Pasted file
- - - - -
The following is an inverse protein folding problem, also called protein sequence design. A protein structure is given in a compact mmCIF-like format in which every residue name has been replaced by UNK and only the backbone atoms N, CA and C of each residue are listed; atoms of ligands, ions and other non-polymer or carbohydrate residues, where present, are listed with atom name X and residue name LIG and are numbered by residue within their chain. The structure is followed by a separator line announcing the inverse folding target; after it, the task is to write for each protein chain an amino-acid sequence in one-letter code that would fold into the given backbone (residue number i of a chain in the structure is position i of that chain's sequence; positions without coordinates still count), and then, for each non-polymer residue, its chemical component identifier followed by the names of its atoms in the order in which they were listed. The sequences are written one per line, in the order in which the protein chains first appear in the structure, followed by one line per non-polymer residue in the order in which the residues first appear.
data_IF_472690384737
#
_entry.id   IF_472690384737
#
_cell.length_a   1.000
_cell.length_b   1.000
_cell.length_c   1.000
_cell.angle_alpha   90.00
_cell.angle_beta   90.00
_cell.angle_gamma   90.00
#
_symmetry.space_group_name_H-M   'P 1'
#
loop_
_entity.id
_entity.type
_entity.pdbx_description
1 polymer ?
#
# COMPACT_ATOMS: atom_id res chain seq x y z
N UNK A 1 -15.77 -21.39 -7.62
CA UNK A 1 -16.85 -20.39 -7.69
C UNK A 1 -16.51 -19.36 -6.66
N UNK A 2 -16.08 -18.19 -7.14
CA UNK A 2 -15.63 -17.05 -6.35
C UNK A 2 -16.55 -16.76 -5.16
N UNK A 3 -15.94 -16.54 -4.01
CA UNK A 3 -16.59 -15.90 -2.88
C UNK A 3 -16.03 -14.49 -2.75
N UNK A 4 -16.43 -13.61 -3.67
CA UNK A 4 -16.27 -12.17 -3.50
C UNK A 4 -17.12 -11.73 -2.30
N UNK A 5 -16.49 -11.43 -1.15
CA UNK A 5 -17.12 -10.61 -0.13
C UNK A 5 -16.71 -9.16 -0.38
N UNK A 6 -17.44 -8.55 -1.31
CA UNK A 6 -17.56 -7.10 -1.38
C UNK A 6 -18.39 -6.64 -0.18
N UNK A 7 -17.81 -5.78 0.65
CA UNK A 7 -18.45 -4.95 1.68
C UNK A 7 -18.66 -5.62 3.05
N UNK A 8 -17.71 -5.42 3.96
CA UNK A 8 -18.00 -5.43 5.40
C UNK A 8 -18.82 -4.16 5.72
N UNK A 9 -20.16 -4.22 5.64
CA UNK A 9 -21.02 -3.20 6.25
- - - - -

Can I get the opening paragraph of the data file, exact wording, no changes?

The following is an inverse protein folding problem, also called protein sequence design. A protein structure is given in a compact mmCIF-like format in which every residue name has been replaced by UNK and only the backbone atoms N, CA and C of each residue are listed; atoms of ligands, ions and other non-polymer or carbohydrate residues, where present, are listed with atom name X and residue name LIG and are numbered by residue within their chain. The structure is followed by a separator line announcing the inverse folding target; after it, the task is to write for each protein chain an amino-acid sequence in one-letter code that would fold into the given backbone (residue number i of a chain in the structure is position i of that chain's sequence; positions without coordinates still count), and then, for each non-polymer residue, its chemical component identifier followed by the names of its atoms in the order in which they were listed. The sequences are written one per line, in the order in which the protein chains first appear in the structure, followed by one line per non-polymer residue in the order in which the residues first appear.